Dr. David Amies: On balancing 'institutional conscience' and patient rights

In his latest offering for the Dying With Dignity Canada blog, Dr. David Amies floats a possible compromise solution that would make it possible for a faith-based but publicly funded hospital to respect patients' right to assisted dying without directly violating its founding religious principles. It's good food for thought as lawmakers try to balance patients' right to a peaceful death with the historical privileges enjoyed by church-affiliated healthcare institutions.

In my last piece, I outlined the progress that is being made in the quest to see sensible, reasonable, accessible law concerning the right to die enacted in Canada. The main impediment appears to lie in the resistance of publicly funded religious institutions threatening not to obey the law on religious and conscientious grounds.

In the past week, much has been written about the eighty-one year-old man's request for assisted death. Superior Court Justice Paul Perell granted his request after a 30-minute, emotional hearing. Justice Perell agreed that the circumstances of the applicant fully met the criteria of the Supreme Court of Canada's recent ruling for an exemption to the still existing criminal code provisions. The man, A.B., had an aggressive form of lymphoma which leaves him with suffering which is an intolerable and unbearable. His statement to the court reads as follows: "My only regret in these last months is that my family and I have had to expend what little energy I have left to fight this court battle. My wish is that our government will see fit to make permanent changes in the law so that no other family will ever have to do this again.”

The judge went further for he said that there would be no need to notify the coroner after the death of A. B. Consequently, his family will be spared the distressing business of an inquest and possible autopsy. Mr. A.B. previously remarked, “I have lived a wonderful and exciting life and have seen so much of the world. I am so lucky to have a beautiful family remain close to me. Although the decision to end my suffering is one that I alone have made, it is important to me to know that I have their support. For all my love of life, I do not fear death and I have a strong wish to die with dignity at the time of my own choosing.”

I am, personally, moved by these statements and completely fail to understand how the management of any religious institution, in which a patient such as A. B. was residing, would not be similarly affected. In my opinion, to force a patient like that to seek alternative accommodation for the last few days of his life, or worse still, to send him home to shift for himself, falls far short of what it means to be a Christian.

A possible way forward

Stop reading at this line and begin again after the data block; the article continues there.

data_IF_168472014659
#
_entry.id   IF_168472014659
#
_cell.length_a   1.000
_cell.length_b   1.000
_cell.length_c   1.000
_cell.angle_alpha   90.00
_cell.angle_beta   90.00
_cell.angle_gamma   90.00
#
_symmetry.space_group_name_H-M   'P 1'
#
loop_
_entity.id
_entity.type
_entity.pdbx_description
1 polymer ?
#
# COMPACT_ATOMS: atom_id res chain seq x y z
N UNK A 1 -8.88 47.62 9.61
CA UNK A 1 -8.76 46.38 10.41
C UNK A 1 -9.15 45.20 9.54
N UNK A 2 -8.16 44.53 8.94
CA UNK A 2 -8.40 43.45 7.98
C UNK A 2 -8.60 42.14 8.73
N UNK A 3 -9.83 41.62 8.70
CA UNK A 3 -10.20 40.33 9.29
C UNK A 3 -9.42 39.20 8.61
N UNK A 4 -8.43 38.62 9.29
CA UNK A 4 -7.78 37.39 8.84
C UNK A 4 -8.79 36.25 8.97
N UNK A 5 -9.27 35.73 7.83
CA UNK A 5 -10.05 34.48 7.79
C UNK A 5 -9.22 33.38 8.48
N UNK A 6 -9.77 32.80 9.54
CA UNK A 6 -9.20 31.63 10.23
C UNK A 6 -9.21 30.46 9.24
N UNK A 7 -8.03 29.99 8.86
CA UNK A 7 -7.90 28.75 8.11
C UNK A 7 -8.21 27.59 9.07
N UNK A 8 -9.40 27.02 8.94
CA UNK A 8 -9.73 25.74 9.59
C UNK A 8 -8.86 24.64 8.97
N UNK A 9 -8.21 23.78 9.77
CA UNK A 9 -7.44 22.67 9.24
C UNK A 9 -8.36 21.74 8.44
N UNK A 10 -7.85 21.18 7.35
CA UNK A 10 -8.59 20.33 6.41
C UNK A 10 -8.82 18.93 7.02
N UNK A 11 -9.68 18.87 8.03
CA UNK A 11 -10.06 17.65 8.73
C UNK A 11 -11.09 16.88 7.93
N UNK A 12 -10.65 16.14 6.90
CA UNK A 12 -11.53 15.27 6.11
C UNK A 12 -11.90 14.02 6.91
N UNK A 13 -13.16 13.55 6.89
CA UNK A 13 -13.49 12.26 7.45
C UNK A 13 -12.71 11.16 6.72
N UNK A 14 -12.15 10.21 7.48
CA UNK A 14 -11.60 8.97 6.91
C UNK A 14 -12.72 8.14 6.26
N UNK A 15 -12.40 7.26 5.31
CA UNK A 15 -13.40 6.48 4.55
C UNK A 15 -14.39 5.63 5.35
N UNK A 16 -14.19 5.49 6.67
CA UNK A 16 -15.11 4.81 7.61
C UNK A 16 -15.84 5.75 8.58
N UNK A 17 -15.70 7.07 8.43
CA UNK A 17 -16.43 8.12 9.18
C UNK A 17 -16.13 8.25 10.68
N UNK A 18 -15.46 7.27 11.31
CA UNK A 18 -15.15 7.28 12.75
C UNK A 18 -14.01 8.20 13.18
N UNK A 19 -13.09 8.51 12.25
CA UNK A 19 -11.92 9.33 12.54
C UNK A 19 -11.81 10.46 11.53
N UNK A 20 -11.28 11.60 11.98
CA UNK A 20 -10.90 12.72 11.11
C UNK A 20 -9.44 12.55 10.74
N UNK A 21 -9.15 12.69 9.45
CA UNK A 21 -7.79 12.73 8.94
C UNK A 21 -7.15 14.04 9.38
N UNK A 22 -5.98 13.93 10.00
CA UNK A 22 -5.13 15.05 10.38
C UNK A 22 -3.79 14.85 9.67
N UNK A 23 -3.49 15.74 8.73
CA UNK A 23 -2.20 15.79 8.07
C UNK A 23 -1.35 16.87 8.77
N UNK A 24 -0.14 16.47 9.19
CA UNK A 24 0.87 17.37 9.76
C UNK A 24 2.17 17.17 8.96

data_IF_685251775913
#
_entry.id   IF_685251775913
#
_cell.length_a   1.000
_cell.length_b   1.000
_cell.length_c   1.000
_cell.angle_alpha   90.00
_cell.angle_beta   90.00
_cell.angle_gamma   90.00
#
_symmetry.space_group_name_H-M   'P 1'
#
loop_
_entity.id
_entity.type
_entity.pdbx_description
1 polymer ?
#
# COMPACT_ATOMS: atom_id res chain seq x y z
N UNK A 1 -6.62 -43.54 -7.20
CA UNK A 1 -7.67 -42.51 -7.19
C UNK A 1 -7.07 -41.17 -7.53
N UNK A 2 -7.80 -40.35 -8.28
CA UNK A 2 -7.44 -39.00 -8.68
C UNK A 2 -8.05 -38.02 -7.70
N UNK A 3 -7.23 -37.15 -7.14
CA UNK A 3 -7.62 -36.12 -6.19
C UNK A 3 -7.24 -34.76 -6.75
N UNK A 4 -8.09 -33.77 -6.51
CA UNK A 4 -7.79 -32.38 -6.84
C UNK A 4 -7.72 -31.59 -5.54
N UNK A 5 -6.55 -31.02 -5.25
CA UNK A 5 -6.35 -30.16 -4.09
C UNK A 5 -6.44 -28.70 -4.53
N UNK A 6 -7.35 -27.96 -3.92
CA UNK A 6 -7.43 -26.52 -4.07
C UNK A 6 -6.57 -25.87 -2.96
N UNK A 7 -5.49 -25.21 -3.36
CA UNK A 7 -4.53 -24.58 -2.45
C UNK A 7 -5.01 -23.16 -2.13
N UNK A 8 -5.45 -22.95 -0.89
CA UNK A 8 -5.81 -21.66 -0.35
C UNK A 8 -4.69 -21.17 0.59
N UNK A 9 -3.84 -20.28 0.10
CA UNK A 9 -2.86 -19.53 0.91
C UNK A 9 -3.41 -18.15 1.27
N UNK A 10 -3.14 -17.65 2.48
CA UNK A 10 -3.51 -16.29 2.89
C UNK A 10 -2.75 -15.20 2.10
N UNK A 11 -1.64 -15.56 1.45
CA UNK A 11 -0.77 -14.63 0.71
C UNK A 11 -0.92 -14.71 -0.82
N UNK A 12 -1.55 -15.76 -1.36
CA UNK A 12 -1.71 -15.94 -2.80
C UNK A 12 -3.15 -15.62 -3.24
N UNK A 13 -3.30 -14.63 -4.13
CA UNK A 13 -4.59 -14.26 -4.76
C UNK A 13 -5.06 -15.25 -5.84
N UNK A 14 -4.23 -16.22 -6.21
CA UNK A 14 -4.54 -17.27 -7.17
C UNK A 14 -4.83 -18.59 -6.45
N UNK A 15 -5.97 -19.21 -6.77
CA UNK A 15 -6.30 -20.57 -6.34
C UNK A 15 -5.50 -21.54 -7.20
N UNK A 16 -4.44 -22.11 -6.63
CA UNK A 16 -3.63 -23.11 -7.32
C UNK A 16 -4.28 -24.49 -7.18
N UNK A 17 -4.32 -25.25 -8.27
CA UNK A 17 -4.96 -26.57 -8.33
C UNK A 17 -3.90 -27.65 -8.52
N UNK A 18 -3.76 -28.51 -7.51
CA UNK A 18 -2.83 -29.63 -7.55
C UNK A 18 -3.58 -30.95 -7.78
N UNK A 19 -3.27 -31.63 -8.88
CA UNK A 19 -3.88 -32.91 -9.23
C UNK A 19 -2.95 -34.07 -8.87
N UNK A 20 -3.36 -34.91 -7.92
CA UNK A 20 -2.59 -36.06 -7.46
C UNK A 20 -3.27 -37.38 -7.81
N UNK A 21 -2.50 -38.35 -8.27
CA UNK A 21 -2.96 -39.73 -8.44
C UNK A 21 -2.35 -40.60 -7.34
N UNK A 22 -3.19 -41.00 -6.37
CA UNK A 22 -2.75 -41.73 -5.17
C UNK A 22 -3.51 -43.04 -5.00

It has been my experience that religious institutions are masters of casuistry. I think then, that I can offer a way out of their conscientious objections to allowing physician-assisted death to take place on their premises. Bear in mind, the great majority of such institutions are in receipt of substantial government funds. Perhaps then, they could quarantine two or three of their rooms so that they would lay outside of the religious domain. Furthermore, they could also strip these rooms of any religious iconography. Their books could be adjusted to reflect  that these rooms were paid for in full by the government portion of their monies. The Bishop of the diocese, in which they were situated, could surely “deconsecrate” them by means of some sort of ceremony. A resident desirous of taking advantage of the likely new law, could be moved from the main body of the institution into one of the quarantined rooms and nursing and medical staff could be brought in from outside to assist the patient on his way during the last day two of his life. Of course, there would be some slight extra expense in such manoeuvres but they would likely be much less than that involved in making a long-distance transfer to another institution.

By this means, all are satisfied. The patient would get his wish. The institution could properly argue that assisted dying was not occurring in its premises and the unfortunate and unsavoury sight of a desperately ill and suffering person being thrown out of the hospital or hospice would not find itself plastered all over the media. Doubtless, there would be a few troubling little details to be overcome but the Roman Catholic Church has not lasted as long as it has through inability to find its way through muddy waters.

Dr. David Amies is a retired doctor in Lethbridge, Alta., and a member of DWD Canada's Physicians Advisory Council.

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